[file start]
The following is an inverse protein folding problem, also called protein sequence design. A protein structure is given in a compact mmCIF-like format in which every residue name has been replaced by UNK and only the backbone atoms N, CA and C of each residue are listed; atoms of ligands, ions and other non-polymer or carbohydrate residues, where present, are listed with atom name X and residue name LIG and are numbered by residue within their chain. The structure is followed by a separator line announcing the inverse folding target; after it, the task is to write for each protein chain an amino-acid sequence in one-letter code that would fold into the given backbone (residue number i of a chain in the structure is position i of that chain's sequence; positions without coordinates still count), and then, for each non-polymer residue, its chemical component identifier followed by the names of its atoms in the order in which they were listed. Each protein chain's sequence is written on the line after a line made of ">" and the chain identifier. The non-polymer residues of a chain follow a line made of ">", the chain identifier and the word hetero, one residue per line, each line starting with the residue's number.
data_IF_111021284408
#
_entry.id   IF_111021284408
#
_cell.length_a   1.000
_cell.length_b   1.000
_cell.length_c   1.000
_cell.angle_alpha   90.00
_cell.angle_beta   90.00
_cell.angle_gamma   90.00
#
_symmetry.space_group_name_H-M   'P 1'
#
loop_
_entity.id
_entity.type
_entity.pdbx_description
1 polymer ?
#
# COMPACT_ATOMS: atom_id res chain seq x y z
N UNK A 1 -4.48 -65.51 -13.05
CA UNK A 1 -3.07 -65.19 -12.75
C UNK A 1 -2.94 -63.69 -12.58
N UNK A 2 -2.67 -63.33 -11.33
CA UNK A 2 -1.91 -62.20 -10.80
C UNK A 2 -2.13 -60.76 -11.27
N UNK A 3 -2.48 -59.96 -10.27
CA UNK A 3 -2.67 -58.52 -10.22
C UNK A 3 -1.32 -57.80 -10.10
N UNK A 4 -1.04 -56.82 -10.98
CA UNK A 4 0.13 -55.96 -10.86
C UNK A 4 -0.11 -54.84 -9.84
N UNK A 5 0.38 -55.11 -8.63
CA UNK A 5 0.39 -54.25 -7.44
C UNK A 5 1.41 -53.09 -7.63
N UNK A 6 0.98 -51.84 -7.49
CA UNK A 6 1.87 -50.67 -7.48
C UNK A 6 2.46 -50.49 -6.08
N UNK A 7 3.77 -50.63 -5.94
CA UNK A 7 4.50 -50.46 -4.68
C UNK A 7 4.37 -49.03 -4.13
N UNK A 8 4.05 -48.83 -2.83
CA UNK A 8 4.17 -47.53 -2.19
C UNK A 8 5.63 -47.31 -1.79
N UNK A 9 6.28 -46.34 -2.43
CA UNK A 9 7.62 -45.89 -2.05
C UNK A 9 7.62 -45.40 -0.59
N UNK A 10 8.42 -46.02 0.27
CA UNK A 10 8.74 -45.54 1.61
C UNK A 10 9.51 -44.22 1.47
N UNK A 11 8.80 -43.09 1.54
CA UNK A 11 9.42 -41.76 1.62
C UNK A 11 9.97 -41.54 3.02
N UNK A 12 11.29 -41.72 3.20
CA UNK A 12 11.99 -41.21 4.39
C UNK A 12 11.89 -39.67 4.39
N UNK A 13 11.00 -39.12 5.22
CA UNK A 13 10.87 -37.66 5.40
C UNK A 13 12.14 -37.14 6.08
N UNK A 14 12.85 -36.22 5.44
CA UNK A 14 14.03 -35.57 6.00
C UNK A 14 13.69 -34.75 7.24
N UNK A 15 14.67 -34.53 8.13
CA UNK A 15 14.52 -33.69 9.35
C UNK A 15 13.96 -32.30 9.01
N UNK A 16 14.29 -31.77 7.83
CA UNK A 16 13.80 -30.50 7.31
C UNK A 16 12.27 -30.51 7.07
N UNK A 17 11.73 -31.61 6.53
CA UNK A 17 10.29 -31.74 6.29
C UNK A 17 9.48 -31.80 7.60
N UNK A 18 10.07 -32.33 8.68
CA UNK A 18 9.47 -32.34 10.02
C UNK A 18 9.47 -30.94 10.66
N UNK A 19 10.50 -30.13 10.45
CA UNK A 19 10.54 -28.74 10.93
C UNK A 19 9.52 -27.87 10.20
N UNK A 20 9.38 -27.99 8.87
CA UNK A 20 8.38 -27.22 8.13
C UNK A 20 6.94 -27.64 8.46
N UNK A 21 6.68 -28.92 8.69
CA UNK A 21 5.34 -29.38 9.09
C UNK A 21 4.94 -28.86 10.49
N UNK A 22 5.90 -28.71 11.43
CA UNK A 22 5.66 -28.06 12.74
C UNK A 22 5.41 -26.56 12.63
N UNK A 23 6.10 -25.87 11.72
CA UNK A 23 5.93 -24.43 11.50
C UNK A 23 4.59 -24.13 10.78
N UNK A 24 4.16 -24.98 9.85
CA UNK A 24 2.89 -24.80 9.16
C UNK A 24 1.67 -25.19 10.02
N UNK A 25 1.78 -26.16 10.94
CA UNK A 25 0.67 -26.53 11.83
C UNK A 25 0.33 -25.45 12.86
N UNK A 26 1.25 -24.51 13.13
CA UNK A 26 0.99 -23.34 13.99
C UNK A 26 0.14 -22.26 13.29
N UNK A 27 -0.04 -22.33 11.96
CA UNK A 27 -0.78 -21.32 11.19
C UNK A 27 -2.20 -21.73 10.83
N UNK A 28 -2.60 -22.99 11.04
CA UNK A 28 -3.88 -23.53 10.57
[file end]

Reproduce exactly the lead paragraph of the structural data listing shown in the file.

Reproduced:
The following is an inverse protein folding problem, also called protein sequence design. A protein structure is given in a compact mmCIF-like format in which every residue name has been replaced by UNK and only the backbone atoms N, CA and C of each residue are listed; atoms of ligands, ions and other non-polymer or carbohydrate residues, where present, are listed with atom name X and residue name LIG and are numbered by residue within their chain. The structure is followed by a separator line announcing the inverse folding target; after it, the task is to write for each protein chain an amino-acid sequence in one-letter code that would fold into the given backbone (residue number i of a chain in the structure is position i of that chain's sequence; positions without coordinates still count), and then, for each non-polymer residue, its chemical component identifier followed by the names of its atoms in the order in which they were listed. Each protein chain's sequence is written on the line after a line made of ">" and the chain identifier. The non-polymer residues of a chain follow a line made of ">", the chain identifier and the word hetero, one residue per line, each line starting with the residue's number.